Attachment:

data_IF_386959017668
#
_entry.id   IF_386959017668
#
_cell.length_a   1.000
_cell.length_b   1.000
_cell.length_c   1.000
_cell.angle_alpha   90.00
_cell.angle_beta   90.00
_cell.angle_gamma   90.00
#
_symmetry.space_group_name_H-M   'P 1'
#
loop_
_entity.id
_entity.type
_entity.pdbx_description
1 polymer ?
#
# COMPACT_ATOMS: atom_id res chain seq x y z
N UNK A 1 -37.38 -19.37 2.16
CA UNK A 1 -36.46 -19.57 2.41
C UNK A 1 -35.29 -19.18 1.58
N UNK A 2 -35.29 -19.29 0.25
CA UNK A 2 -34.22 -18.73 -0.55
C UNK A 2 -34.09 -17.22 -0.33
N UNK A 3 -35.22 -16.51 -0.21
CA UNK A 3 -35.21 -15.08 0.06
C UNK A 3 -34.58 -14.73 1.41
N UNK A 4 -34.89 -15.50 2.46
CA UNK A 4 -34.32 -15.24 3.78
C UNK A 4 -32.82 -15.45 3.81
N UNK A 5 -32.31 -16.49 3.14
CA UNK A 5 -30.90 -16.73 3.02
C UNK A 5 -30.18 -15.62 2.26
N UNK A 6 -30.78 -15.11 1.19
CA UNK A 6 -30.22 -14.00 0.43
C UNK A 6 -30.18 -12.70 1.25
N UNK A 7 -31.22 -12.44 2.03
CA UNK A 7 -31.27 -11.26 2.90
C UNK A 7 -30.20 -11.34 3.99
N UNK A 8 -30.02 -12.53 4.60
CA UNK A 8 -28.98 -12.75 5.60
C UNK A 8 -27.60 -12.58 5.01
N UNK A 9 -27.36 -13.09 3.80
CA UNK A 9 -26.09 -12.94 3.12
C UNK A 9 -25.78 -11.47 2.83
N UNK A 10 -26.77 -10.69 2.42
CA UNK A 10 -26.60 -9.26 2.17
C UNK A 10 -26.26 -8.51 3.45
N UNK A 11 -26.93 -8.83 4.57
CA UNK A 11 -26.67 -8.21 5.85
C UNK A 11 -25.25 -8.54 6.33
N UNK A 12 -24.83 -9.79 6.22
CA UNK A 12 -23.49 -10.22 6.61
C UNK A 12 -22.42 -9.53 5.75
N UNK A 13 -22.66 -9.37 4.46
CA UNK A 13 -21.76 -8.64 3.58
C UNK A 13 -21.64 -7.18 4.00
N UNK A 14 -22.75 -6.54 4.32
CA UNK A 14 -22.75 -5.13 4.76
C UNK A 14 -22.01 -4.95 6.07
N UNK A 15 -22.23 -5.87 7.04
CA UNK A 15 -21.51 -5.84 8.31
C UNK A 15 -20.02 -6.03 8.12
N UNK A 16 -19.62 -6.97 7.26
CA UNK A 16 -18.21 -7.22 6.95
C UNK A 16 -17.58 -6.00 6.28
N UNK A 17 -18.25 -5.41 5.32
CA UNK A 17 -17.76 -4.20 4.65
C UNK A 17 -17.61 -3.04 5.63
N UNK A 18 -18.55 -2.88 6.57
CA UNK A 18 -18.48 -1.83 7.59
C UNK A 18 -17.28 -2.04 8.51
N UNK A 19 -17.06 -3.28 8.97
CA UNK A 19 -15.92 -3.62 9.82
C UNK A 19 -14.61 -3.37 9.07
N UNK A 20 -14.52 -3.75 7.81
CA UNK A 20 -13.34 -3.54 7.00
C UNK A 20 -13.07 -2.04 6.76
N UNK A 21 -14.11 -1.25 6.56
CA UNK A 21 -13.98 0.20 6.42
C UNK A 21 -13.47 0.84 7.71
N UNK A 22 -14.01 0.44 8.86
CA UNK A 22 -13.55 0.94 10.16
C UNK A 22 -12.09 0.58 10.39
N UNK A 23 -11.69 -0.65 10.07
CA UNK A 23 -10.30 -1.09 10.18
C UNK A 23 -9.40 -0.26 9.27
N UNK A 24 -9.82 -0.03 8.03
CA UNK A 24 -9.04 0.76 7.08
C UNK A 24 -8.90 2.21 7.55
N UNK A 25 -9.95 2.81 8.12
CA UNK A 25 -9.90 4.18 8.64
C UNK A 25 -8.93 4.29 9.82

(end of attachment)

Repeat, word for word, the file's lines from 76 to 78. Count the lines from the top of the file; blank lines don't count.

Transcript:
CA UNK A 19 -15.92 -3.62 9.82
C UNK A 19 -14.61 -3.37 9.07
N UNK A 20 -14.52 -3.75 7.81